In their February 15, 2006 letter, the Defendants argue that the Court should adhere to its previous decision dismissing Dukes's complaint for failure to exhaust administrative remedies because, although Dukes did not receive a response to his appeal to the Superintendent, he was required to appeal his grievance to the Central Office Review Committee ("CORC") of the New York State Department of Corrections ("DOCS"), but failed to do so. In support of their argument, the Defendants cite this Court's decision in Hemphill on remand in 2004. See Defendants' Letter Brief dated 2/15/06. The Defendants note that, like Dukes, the Plaintiff in Hemphill had attempted to exhaust his administrative remedies by writing a letter directly to the Superintendent of the facility and, when he did not receive a response, failed to appeal to the CORC. See id. On remand, after conducting an evidentiary hearing, this Court held, inter alia, that, even if writing to the Superintendent was the only remedy available to Hemphill, he failed to exhaust because he failed to appeal to the CORC. See Report and Recommendation of The Honorable Lisa Margaret Smith (Report and Recommendation) at 26-27 and Memorandum Order Adopting Report of Magistrate Judge Smith as the Opinion of the Court and Again Dismissing the Petition for Failure to Exhaust Administrative Remedies ("Order") (attached as Ex. I to Defendants' 2/15/06 Letter Brief). The Court held that, despite having received no response from the Superintendent, Hemphill was required to appeal to the CORC. See Report and Recommendation at 26-27 and Order. Here, the Defendants argue that the same result is mandated in this case. See Defendants' Letter Brief dated 2/15/06.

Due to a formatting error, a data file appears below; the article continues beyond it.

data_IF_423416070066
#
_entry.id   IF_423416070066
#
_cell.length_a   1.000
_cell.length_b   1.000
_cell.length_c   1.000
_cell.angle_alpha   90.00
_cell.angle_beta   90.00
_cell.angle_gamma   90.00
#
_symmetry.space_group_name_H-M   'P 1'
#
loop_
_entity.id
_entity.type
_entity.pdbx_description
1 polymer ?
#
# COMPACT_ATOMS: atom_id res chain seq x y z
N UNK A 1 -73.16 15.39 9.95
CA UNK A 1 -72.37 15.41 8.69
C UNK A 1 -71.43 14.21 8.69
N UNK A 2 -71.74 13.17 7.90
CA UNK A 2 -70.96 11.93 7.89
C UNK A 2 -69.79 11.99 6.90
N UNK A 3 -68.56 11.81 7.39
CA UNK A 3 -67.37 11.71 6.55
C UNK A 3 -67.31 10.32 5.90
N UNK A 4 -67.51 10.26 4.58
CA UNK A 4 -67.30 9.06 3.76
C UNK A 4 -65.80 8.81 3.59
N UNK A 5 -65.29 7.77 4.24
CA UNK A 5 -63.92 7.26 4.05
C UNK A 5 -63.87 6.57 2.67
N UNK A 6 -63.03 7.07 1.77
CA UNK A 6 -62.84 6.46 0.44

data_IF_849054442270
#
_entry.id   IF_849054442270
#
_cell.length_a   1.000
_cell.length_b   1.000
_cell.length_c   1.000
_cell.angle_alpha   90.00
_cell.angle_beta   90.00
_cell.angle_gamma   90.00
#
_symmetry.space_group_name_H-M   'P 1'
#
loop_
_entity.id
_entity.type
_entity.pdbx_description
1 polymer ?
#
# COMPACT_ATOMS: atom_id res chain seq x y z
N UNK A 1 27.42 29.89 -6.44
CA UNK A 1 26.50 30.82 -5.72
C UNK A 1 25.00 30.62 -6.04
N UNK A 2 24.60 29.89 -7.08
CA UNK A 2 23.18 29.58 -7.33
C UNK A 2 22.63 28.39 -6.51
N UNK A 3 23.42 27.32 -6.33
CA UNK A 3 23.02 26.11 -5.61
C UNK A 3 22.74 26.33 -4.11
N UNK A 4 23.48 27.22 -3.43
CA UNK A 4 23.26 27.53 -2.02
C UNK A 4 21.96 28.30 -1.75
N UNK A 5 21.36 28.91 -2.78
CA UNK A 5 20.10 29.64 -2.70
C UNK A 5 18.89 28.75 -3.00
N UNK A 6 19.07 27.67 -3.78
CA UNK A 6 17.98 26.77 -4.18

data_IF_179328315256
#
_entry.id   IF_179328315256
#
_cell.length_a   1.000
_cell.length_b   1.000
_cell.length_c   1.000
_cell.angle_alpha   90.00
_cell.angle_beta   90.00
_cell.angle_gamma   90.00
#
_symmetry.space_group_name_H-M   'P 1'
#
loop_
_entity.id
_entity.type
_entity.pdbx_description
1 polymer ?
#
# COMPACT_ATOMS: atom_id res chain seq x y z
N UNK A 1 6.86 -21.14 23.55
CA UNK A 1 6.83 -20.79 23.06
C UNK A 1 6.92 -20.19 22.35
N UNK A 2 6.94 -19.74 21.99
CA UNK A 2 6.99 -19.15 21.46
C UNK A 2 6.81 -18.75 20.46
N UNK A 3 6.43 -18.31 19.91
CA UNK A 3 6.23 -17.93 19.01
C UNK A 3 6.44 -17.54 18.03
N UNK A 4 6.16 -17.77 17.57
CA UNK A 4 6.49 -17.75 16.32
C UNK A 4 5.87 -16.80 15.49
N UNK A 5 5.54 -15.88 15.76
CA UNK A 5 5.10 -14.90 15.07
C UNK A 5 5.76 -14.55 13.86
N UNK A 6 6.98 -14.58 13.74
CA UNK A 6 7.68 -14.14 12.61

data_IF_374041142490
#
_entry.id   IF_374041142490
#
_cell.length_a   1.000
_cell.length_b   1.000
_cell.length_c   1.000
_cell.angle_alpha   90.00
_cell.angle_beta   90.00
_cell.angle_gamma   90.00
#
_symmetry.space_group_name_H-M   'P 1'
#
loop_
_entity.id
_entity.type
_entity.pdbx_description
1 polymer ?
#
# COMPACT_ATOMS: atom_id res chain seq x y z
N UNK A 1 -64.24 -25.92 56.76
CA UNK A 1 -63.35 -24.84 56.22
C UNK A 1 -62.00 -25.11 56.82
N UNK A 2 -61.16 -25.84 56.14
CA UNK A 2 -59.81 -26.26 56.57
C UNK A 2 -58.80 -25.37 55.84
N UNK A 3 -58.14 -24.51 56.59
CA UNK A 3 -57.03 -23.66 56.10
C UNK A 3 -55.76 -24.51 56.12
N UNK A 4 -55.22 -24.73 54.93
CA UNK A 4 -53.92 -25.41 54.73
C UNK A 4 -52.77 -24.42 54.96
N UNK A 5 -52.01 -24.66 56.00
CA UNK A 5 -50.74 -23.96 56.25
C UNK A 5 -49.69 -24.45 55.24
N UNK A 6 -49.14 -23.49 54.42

Dukes argues that his case is distinguishable from Hemphill because he "was unquestionably assaulted by Defendants Dimonda, Tillotson, Austin, and Mazel[l]a while in the presence of Tierney" and, subsequently, filed a timely grievance to the Superintendent and with the Inmate Grievance Program ("IGP"). Letter to Court dated March 8, 2006 at 1-2. Dukes further states that "[w]hen [he] did not receive a grievance number or any type of response from the Superintendent or the IGP he also attempted to go the extra yard by mailing a grievance appeal directly to the Superintendent." Id. at 2. He asserts that he was prevented from fully exhausting his administrative remedies because the IGP failed to issue him a grievance number and failed to render a written response. See id. at 2-4. Dukes notes that, pursuant to the DOCS regulations, in order to appeal to the CORC, inmates must file their appeal with the IGP, which then forwards the appeal to the CORC. See id. at 3. While Dukes's argument in this regard is not entirely clear, he appears to contend that he should not have been expected to file his appeal with the IGP when it had failed adhere to the regulations by not assigning a number to his grievance and not issuing a written response. See id. at 3. He further notes that, in the past, he has filed nine grievances and exhausted his administrative remedies through appeals to the CORC, but only when he received a grievance number and written decision from the IGP and the Superintendent. See id.